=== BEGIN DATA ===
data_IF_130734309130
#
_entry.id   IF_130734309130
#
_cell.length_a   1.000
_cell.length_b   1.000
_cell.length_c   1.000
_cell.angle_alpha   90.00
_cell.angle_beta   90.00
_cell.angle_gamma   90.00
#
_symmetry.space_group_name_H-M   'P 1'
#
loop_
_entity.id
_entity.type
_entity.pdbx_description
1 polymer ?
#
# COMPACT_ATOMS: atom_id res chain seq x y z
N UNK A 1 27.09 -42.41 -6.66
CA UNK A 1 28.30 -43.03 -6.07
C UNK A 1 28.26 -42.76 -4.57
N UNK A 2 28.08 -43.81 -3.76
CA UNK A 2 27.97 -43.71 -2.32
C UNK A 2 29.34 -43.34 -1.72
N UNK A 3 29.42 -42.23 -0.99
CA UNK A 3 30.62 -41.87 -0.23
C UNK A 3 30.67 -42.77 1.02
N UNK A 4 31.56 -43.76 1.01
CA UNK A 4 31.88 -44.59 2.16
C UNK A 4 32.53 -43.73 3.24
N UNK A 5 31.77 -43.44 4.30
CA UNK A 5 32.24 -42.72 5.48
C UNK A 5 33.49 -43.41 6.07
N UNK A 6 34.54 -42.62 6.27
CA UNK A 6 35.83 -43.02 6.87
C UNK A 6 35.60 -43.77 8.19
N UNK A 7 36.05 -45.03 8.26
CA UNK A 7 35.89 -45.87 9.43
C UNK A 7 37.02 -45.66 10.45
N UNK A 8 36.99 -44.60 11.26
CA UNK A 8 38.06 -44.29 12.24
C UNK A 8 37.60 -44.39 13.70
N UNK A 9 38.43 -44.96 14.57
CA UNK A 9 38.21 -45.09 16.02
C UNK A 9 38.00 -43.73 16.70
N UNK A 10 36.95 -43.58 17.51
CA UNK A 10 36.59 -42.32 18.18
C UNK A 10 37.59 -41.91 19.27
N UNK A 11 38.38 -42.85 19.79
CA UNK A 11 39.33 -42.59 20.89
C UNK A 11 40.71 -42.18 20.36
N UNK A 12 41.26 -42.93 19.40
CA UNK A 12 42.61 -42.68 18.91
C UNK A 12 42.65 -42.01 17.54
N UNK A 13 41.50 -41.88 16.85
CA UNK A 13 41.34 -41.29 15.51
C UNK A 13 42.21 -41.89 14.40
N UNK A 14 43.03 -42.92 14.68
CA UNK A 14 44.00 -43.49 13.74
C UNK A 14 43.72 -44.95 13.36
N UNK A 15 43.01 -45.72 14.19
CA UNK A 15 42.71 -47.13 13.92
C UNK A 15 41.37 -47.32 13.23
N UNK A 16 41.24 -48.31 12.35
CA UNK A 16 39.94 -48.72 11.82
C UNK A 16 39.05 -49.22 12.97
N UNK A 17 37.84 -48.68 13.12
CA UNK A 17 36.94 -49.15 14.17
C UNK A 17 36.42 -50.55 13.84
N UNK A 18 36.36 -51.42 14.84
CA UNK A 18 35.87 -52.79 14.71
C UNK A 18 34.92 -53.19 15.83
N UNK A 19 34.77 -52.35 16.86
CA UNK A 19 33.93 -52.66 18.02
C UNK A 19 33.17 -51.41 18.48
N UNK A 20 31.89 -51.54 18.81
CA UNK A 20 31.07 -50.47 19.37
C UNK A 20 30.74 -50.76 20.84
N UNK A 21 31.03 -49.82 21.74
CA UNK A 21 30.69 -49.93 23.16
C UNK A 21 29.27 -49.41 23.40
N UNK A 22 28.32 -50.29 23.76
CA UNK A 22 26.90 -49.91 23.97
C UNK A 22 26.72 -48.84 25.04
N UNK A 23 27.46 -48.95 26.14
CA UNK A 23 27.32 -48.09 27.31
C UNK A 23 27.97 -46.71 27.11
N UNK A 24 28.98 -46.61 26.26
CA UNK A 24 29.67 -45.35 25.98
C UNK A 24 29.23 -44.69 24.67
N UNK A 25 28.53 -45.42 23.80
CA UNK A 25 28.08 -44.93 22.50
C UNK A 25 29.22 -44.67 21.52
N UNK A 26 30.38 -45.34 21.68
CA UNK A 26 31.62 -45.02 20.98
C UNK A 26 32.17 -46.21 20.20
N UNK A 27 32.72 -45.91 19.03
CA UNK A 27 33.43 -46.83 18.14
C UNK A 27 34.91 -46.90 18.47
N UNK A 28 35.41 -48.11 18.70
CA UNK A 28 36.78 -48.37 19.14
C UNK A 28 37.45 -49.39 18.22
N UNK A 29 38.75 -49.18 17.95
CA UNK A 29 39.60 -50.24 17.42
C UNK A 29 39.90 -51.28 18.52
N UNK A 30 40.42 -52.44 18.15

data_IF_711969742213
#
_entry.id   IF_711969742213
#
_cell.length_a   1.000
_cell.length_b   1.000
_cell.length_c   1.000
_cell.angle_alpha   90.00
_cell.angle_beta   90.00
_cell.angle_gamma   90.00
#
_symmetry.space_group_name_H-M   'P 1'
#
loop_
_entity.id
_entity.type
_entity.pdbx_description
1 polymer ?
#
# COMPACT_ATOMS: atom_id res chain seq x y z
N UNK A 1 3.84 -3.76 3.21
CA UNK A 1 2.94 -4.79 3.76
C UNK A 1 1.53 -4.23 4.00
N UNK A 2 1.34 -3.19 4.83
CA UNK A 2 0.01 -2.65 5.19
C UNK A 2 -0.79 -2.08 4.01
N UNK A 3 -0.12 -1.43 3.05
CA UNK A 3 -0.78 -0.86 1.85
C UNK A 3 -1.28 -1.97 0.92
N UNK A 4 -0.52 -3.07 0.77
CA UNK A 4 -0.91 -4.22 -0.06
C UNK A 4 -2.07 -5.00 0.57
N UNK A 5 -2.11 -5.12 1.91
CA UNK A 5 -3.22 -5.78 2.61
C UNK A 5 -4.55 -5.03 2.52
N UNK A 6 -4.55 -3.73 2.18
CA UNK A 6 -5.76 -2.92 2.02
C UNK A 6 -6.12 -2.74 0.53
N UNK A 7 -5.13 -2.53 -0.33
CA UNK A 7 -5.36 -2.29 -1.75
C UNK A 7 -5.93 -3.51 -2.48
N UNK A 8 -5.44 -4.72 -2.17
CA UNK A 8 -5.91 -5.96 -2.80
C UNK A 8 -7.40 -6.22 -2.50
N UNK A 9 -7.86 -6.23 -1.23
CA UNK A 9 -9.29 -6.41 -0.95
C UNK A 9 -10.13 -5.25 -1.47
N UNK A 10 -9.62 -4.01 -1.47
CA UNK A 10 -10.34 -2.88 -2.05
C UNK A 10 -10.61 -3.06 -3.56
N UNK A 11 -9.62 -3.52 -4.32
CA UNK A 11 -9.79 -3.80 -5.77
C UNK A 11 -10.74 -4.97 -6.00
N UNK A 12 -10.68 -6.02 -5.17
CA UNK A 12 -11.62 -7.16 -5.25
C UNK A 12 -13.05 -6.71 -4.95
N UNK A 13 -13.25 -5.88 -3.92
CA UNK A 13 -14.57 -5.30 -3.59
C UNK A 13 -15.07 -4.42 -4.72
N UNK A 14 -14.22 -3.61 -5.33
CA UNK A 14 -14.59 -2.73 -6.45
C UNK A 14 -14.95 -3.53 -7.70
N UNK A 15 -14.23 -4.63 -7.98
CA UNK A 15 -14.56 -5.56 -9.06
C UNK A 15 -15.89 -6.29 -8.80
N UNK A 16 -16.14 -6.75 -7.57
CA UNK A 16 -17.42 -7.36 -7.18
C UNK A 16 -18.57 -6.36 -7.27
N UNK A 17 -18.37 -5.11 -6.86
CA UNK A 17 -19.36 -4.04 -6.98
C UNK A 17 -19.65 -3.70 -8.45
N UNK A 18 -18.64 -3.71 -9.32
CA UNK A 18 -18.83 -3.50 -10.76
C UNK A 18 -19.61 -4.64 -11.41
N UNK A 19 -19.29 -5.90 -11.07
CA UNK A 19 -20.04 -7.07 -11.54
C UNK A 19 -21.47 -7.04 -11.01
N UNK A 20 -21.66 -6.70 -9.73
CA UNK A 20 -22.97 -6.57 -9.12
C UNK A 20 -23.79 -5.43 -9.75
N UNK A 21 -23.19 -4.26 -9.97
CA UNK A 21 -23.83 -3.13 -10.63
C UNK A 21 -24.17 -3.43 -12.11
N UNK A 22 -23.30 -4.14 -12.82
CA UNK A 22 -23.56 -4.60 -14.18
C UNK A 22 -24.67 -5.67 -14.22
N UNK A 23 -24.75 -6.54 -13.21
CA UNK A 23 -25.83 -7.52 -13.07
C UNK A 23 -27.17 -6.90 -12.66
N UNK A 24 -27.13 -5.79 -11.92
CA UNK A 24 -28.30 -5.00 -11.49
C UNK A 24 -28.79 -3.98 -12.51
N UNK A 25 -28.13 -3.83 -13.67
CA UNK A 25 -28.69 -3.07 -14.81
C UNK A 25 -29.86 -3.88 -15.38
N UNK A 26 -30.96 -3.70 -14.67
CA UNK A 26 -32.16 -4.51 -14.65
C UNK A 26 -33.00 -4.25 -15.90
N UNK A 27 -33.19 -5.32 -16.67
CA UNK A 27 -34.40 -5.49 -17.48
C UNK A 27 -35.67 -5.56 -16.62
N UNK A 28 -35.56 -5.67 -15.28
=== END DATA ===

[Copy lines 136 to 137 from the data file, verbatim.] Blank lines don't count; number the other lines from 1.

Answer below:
CA UNK A 3 -0.78 -0.86 1.85
C UNK A 3 -1.28 -1.97 0.92